It is indisputable that the label "All Meat" as employed in this case is inaccurate. The words used are clear and unequivocal, and they import a description which cannot be attached to a product which is "Part Meat" or "All Meat, Water, Condiments, and Curing Agents". The fact is that frankfurters labeled "All Meat" are simply not all meat.

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The Secretary points out, and it is conceded by the Federation, that because of technical limitations no frankfurter can contain more than 85 percent meat. Additional ingredients, such as condiments and water, are essential to supply the properties of taste and texture that are common to frankfurters and without which they would not be recognized as frankfurters. In other words, the Secretary says that by definition a frankfurter is a product containing not more than 85 percent meat. From this premise the Secretary argues that he reasonably determined that the term "all meat frankfurter" is not misleading when applied to a product having all the meat a frankfurter can technically contain.


If frankfurters containing 85 percent meat were the only kind known to man the Secretary's argument might be persuasive, particularly to one familiar with the niceties of frankfurter composition and production. Our difficulty is that there are other frankfurters, specifically those containing 81 1/2 percent meat and 3 1/2 percent binders and extenders; and the regulation forbids the use of the "All Meat" label on such frankfurters. We are thus confronted with the question whether there is a rational basis for the distinction in the labels that may be applied to the two types of frankfurters. If a frankfurter containing 85 percent meat may be labeled all meat, then why must a frankfurter containing 81 1/2 percent meat be denied that label? The Secretary answers in his brief (pp. 10-11) that ". . . the 'all meat' label affirmatively has assisted the consumer in rapidly distinguishing such a frankfurter [the 85 percent meat frankfurter] from those which contain cereal, milk products or other ingredients which are neither meat nor processing agents essential to the manufacture of what is commonly accepted to be a frankfurter." We are not persuaded by the Secretary's argument.


The record discloses that in 1955 about one-third of the total frankfurter production in this country was of the "All Meat" type, the remaining two- thirds consisting of sausage with binders or extenders added. As of 1970, however, nearly 70 percent of the total sausage production was of the "All Meat" type. We think it plain from this that "All Meat" frankfurters are preferred by consumers. The "All Meat" label is therefore an indication that a frankfurter bearing it occupies a preferred status, or is at least considered to be in some way superior to a frankfurter not so labeled. The Secretary says that the element of superiority is the absence of extenders or binders in the "All Meat" frankfurter, and that the distinction is made plain by the "All Meat" label. Thus the issue presented by the Secretary's argument is whether there is a reasonable basis for his conclusion that the label "All Meat" conveys to an ordinary consumer the message that a frankfurter so labeled, while containing only 85 percent meat, does not contain cereal or milk products or other binders and extenders. Armour & Co. v. Freeman, 113 U.S. App.D.C. 37, 43, 304 F.2d 404, 410, cert. denied, 370 U.S. 920, 82 S.Ct. 1559, 8 L.Ed.2d 500 (1962) (Prettyman, Circuit Judge, concurring); United States v. 88 Cases, More or Less, Etc., 187 F.2d 967, 971 (3d Cir.), cert. denied, 342 U.S. 861, 72 S.Ct. 88, 96 L. Ed. 648 (1951).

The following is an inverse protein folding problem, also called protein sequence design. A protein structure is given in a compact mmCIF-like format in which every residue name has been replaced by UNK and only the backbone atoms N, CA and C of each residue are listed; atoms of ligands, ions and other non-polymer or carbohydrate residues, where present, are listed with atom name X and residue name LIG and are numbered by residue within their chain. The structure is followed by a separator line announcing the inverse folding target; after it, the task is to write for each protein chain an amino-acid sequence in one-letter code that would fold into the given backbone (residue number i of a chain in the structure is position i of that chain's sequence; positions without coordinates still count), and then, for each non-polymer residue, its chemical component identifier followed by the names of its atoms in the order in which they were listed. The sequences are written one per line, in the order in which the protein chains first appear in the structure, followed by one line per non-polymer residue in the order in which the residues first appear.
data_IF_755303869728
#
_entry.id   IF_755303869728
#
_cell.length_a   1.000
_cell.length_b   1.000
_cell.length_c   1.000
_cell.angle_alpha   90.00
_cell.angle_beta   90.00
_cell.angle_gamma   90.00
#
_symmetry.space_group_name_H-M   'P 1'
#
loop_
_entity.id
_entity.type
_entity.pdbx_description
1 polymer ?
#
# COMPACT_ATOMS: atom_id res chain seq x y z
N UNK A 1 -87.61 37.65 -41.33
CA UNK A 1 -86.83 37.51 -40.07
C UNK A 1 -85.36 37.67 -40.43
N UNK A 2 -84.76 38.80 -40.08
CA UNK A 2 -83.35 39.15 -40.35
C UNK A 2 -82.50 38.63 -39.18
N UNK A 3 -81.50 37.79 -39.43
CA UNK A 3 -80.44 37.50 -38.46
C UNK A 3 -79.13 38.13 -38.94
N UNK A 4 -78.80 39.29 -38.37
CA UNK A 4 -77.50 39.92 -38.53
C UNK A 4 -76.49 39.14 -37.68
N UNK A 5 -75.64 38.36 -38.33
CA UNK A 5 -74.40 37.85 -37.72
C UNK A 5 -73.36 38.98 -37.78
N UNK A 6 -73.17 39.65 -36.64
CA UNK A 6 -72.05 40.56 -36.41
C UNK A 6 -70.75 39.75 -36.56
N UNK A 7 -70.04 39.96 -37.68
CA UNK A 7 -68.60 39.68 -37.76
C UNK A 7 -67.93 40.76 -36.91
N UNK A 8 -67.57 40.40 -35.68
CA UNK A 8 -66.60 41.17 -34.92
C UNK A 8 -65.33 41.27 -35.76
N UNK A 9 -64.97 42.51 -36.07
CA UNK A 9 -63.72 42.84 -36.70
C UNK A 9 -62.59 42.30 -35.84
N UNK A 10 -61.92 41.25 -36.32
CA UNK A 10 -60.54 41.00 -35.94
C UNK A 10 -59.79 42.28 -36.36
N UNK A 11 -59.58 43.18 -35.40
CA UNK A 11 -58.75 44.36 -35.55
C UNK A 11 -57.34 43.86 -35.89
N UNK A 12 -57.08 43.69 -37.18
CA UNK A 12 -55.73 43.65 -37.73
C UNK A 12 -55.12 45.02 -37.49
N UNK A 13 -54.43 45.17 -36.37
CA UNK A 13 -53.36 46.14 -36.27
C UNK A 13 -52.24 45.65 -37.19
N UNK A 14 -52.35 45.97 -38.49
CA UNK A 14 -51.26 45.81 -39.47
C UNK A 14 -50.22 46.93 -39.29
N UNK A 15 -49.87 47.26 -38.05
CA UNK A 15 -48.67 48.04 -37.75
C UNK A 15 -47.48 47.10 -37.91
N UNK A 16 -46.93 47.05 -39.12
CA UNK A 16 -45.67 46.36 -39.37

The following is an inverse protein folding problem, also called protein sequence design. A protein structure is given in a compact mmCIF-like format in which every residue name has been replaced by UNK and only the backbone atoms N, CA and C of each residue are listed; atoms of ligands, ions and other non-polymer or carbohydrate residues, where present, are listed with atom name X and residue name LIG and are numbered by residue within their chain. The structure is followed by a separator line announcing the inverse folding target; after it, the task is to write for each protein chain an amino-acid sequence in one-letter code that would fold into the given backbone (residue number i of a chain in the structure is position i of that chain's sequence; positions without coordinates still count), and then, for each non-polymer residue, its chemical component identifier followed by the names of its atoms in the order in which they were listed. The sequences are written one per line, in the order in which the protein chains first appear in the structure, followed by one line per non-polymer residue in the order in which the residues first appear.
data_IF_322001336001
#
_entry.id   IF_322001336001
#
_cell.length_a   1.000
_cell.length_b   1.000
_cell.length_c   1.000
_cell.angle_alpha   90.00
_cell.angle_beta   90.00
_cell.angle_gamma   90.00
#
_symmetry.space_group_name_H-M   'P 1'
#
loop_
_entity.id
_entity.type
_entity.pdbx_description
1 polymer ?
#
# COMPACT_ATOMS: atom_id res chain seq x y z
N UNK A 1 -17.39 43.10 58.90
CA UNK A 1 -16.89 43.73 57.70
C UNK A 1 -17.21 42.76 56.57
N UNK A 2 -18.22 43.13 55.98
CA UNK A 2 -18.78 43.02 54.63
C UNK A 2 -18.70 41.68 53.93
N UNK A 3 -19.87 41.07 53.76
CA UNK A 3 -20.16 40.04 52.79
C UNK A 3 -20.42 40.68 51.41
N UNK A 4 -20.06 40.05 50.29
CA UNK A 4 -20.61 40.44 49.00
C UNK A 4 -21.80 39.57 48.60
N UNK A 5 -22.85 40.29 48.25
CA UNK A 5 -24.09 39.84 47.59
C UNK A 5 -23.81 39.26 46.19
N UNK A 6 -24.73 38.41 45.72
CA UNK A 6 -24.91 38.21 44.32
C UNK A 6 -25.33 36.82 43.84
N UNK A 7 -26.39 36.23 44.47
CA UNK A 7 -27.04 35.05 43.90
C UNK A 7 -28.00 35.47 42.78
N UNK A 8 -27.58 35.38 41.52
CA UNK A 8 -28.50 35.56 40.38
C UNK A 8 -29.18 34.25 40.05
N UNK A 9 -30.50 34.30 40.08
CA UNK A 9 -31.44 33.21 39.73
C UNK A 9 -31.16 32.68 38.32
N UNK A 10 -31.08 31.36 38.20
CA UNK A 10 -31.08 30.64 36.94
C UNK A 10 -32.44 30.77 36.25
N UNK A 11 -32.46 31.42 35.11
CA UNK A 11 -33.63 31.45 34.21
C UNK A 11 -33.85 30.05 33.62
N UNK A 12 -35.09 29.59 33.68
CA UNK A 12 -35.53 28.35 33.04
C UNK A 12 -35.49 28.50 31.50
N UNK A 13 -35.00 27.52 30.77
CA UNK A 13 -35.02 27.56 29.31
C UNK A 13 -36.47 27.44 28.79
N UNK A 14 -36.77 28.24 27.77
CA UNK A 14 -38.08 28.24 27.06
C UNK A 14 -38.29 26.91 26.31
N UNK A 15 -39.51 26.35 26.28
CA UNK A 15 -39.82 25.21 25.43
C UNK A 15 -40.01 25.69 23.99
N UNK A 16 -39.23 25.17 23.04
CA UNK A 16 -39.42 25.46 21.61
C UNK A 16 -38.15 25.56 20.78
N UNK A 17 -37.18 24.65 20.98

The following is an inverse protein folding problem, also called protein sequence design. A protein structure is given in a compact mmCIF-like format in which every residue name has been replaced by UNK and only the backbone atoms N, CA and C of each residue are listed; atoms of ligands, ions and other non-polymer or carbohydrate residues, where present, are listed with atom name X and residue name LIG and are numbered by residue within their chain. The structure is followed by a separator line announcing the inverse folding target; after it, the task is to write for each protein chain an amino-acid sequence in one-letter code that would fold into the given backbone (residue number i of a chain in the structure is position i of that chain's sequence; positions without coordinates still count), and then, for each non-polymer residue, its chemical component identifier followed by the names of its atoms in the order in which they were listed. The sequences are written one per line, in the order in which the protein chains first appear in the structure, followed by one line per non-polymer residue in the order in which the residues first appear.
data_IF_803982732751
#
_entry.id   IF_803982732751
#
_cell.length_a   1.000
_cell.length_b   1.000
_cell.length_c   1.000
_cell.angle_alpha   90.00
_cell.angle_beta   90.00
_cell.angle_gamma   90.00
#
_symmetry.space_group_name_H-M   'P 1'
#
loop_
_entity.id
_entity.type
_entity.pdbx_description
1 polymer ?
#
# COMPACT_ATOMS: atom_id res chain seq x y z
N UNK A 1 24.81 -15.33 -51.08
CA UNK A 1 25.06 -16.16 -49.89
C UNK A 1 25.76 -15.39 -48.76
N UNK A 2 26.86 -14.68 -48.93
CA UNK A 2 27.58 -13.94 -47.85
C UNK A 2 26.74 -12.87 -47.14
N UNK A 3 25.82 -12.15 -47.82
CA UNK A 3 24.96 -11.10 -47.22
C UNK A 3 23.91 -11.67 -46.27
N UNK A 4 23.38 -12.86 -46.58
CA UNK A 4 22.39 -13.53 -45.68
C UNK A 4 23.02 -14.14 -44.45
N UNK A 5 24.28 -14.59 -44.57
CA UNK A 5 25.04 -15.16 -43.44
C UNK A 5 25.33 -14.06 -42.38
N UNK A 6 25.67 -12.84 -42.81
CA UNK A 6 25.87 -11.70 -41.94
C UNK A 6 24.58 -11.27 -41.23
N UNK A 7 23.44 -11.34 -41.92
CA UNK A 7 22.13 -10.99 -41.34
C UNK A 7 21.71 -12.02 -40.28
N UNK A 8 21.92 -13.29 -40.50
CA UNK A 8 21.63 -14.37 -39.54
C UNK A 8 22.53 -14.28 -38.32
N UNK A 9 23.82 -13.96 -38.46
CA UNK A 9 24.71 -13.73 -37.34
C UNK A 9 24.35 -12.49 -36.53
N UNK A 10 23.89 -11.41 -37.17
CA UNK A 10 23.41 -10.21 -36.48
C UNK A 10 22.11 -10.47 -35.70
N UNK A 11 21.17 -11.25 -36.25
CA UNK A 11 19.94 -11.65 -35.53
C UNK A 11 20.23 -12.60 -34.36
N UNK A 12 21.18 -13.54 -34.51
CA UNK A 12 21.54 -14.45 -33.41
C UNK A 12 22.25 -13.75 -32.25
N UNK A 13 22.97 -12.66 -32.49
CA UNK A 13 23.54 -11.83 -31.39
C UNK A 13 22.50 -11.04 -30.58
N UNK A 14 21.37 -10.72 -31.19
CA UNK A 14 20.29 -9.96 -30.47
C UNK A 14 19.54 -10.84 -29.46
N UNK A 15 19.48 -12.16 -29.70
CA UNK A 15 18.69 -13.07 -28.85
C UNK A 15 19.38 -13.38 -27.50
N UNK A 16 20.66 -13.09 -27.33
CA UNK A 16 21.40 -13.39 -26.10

Do the words "All Meat" mean to an ordinary consumer, as distinguished from an expert, that a frankfurter in a package on which these words appear contains 85 percent meat and other components, and not 81 1/2 percent meat and other components? We think the answer to the question is plain, that the words do not convey that meaning and distinction, and that the Secretary could not reasonably conclude that they do. As employed, therefore, the "All Meat" label is misleading and deceptive.